An ex-producer for fired television presenter Charlie Rose has complained that she was not “sexually harassed” by him due to “racism.” Currently, there is next to no evidence that Rose actually mistreated women. The more likely outcome is that he engaged in consensual flings and affairs with women who then opportunistically turned on him after the putrid #MeToo campaign started.

And while many of us on staff were subject to Charlie’s unsolicited shoulder massages and physical intimidation, as he towered above us at a height over six feet tall, the women Charlie preferred and preyed upon—at least that I witnessed—were white. It was an environment that all but erased me, while simultaneously exploiting me as a black woman.

— Rebecca Carroll telling a truly woeful tale of how Charlie Rose didn’t “sexually harass” her, supposedly because she was black

Rebecca Carroll, who described her so-called experiences as “the only black journalist on staff” for Charlie Rose’s eponymous show, very egotistically positions herself in Esquire as someone who should have been sexually harassed but wasn’t. You be the judge as to how attractive she is:

Naturally, once she pitifully establishes her narrative as a victim of made-up racism, she feigns solidarity with the white women Rose is said to have (again, with no evidence) sexually harassed:

To be clear, I’m not suggesting it would have been preferable for Charlie to have preyed upon me, too—but rather, his sexualization of white women was a manifestation of gendered power dynamics in the same way that his not sexualizing me was an expression of racialized power dynamics.

Most interestingly of all, Rebecca Carroll says female colleagues were “preyed upon” without ever mentioning how she might have confronted Charlie Rose about this purported behavior. Consequently, she only seems to be “brave” and stand up for fellow women when publications like Esquire give her a chance to write about herself to an international audience, years after the “predatory” antics of Rose. How very sisterly of her.

Hilariously, Carroll whinges that she was “erased” as she did not receive sexual attention from Charlie Rose. Despite the extreme doubts we should all have about these sexual harassment allegations involving other women, not being sexually harassed by a famous television presenter is enough at the moment for someone to be massively triggered.

If this is what “racism” is, then we’re all inveterate racists

Using already atrocious leftist standards, Carroll’s allegations of racism against Charlie Rose are spectacularly flimsy and tenuous, including this abysmal gripe:

His language around race felt consistently coded. Charlie demanded I book the black guests he wanted but previously had been unable to get—black guests of a perceived level of respectability and intelligence (Sidney Poitier)—while dismissing the black guests I pitched, (Vivica Fox, for example).

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Because Charlie Rose did not want to book Vivica A. Fox, best known to audiences as Will Smith’s stripper fiancée in Independence Day and Vernita Green in Kill Bill, he is apparently a “coded” racist. If you do not like older films, nonetheless try comparing Sidney Poitier’s performance in Lilies of the Field, his magnum opus, with Fox’s turn as a sex worker in a blockbuster about highly belligerent invading aliens. A putative refusal to want to interview the latter individual now meets the threshold for being called a racist in the America of 2017. In fact, Carroll’s cries of bigotry regarding the Vivica A. Fox rejection is comparable to calling someone anti-Semitic for not liking Michael Bay’s Transformers franchise.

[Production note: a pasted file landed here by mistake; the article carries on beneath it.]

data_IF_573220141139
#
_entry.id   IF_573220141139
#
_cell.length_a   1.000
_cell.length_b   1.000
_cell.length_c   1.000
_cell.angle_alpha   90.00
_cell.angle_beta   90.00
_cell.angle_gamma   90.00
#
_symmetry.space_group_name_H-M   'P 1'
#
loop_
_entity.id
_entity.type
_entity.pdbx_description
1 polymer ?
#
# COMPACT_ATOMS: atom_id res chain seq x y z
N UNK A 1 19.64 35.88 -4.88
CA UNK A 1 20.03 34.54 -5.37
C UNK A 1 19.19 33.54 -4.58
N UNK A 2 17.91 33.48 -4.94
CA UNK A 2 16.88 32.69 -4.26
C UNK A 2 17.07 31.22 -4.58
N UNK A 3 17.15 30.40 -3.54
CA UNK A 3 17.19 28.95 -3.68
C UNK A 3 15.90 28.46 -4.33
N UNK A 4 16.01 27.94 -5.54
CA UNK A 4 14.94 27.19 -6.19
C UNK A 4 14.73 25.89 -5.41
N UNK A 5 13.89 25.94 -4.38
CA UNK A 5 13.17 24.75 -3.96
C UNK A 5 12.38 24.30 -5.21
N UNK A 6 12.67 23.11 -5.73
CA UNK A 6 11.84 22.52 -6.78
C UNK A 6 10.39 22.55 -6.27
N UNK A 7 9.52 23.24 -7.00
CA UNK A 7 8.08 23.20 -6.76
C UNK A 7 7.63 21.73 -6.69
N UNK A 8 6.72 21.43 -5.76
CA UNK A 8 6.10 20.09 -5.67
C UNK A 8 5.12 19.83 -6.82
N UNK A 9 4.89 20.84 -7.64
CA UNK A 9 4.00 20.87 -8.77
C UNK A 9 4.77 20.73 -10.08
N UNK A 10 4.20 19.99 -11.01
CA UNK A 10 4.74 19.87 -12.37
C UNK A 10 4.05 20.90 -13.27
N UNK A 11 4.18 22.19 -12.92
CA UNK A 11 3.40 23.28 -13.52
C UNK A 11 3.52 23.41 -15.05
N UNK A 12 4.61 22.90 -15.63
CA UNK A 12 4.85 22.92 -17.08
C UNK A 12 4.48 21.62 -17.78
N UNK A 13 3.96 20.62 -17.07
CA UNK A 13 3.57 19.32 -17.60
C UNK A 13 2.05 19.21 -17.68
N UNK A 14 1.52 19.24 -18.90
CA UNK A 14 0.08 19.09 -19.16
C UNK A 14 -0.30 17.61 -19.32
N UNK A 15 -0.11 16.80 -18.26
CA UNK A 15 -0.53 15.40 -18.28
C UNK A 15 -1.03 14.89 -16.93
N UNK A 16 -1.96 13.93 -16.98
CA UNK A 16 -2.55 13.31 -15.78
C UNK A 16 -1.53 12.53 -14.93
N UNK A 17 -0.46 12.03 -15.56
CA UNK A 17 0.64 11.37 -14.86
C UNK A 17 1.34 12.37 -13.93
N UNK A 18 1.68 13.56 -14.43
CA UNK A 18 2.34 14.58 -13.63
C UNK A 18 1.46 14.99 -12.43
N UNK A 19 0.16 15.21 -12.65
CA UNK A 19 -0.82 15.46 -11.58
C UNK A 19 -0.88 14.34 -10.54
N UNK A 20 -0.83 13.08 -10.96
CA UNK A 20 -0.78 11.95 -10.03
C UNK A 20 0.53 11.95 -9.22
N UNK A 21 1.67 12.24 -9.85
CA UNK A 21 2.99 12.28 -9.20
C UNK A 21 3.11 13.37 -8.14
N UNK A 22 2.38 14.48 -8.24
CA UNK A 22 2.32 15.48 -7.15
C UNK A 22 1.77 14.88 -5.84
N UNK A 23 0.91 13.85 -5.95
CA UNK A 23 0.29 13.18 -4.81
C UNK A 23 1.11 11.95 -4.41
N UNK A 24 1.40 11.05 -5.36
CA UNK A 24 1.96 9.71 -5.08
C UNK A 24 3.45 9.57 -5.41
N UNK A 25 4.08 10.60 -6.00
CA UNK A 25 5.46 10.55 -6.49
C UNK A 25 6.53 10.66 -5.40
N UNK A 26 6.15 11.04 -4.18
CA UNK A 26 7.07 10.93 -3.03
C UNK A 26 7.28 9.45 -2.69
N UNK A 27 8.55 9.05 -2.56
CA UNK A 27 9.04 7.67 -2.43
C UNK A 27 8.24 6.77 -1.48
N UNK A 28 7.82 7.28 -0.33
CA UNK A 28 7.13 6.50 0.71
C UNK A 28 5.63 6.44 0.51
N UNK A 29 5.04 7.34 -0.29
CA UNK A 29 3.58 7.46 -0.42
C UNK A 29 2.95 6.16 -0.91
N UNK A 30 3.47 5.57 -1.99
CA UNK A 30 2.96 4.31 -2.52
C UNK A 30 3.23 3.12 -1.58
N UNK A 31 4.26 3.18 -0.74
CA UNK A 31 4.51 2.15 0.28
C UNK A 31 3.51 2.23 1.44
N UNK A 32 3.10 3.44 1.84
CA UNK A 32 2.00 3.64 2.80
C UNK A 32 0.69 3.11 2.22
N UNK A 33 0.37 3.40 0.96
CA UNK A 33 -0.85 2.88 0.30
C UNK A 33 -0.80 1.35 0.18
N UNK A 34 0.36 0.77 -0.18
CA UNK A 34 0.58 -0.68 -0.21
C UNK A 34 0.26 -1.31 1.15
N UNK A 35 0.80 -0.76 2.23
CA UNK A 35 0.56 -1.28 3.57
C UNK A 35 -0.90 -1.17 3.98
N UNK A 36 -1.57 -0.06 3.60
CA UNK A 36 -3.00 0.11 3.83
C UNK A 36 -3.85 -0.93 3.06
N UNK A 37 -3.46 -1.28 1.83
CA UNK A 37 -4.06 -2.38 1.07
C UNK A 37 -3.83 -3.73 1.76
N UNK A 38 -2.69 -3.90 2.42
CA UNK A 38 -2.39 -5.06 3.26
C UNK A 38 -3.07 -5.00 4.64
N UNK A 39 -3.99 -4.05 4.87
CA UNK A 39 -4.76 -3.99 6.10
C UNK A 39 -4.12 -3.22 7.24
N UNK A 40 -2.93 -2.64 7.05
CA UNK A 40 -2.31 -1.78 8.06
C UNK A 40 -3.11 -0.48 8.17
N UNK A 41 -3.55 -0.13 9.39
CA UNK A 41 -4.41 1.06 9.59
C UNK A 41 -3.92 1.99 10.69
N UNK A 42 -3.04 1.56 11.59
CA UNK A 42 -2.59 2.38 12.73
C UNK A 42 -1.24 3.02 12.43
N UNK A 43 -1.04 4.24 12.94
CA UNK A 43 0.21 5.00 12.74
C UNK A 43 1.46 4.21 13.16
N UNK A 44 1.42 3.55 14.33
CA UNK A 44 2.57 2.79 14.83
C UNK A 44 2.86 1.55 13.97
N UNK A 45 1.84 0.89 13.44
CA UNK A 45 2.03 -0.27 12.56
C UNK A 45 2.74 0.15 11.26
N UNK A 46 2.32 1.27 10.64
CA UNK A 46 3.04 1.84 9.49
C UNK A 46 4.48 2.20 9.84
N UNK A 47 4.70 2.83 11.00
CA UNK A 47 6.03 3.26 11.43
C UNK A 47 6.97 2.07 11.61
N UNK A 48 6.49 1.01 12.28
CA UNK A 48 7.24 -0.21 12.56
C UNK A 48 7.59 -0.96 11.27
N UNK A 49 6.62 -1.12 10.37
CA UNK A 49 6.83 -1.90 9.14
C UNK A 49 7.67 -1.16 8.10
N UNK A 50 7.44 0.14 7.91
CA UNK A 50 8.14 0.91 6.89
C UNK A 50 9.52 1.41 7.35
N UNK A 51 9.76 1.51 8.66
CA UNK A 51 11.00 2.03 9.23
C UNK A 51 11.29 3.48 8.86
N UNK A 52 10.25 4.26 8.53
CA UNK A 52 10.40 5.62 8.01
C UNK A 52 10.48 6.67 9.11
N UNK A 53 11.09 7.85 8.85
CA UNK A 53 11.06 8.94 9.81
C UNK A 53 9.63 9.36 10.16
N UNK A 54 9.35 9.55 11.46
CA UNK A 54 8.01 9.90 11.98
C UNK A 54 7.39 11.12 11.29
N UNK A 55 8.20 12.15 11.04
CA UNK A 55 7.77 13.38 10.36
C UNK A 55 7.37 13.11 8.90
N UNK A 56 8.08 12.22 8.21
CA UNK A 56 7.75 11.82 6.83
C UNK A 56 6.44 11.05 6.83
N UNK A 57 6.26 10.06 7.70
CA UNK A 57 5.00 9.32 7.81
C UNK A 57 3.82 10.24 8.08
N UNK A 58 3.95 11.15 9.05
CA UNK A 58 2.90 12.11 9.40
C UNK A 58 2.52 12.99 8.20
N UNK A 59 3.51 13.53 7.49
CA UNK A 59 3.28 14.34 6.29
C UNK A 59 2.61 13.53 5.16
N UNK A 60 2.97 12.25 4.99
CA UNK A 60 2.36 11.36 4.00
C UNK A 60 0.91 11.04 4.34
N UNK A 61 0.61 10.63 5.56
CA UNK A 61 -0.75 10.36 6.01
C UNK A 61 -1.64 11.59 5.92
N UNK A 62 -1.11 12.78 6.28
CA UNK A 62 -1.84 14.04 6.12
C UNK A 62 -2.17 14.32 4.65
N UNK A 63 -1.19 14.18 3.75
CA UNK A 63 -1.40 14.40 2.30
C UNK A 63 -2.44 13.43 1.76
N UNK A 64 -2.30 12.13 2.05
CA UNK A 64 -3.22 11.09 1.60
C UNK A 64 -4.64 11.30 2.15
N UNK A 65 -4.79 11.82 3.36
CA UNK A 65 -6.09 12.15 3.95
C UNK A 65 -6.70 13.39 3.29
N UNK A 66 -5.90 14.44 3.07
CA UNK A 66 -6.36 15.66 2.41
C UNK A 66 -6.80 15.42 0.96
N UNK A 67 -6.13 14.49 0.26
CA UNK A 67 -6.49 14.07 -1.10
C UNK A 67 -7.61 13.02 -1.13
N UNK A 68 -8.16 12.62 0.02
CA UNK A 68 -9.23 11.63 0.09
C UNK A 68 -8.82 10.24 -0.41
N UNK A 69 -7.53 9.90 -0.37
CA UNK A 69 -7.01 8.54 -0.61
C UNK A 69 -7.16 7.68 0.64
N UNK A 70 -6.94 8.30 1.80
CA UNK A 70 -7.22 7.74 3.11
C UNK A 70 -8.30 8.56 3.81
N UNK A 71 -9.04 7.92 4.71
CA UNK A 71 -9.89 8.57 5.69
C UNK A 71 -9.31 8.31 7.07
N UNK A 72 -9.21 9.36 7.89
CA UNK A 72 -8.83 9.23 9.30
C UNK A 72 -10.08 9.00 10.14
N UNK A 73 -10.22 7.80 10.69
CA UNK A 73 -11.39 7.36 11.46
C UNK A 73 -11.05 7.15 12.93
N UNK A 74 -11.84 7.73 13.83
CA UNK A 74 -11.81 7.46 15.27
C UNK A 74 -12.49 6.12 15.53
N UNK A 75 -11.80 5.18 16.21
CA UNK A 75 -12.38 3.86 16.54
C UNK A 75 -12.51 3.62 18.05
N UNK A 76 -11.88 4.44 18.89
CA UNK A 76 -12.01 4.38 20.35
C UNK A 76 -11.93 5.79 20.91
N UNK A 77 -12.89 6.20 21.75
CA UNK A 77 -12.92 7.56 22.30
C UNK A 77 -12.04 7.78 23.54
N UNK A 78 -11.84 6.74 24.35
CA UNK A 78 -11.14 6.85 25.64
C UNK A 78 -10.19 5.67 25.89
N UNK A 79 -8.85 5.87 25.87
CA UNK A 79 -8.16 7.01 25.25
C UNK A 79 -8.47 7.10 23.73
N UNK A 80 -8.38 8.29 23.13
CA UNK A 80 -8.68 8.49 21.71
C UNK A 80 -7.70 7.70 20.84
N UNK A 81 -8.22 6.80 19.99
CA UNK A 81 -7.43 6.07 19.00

The most cursory glance at PBS’ viewer demographics reveals an older audience, one more receptive to someone like Sidney Poitier. If this were not the case, Rebecca Carroll would still have us believe that her boss’ reluctance to share the same opinion as her about potential guests on his show is an indication of his racism. “You prefer this black guest and I prefer this black guest, so you’re a racist, Charlie!” is the sum total of this particular part of her argument.

Again, Rebecca Carroll was not willing to have a serious argument with Charlie Rose at the time about the way she claims he sexually treated women, but she did kick up a stink about whether Vivica A. Fox could be a guest on Charlie Rose. Go figure.

The end result of social and political insanity

“I was not sexually harassed” is now a status used for virtue signaling alongside “I was sexually harassed.”

No one should be surprised that an evidently attention-starved woman has written a bizarre rant like Rebecca Carroll’s for Esquire. After all, multimillionaire blacks are oppressed, while poor whites on minimum wage just don’t know how privileged they are. Prepubescent boys can’t vote, drive, drink alcohol, or have sex (and rightfully so), yet they can get their dicks chopped off to become “girls.” We could go on and on.

Clinging onto pseudo-victim status has become such a sport in feminized America that women who are otherwise unable to scream “sexual harassment” or “rape” can instead declare that not being a victim makes them a victim of another kind. It’s an equally ingratiating method of virtue signaling deployed to show how “brave” and “strong” a woman is, except this time they’re meant to be brave and strong for putting up with not being sexually harassed. So you weren’t groped or raped? Well, the guy facing allegations from others must be a racist, too. Or, if you’re a man who pretends to be a woman, he must be transphobic.

Is it any wonder that Roosh’s books about men leaving the West for greener pastures in South America or Eastern Europe continue to sell?

Read More: White American Girl Raises Over $30,000 Because Her Dad Is “Racist” Against Black Boyfriend

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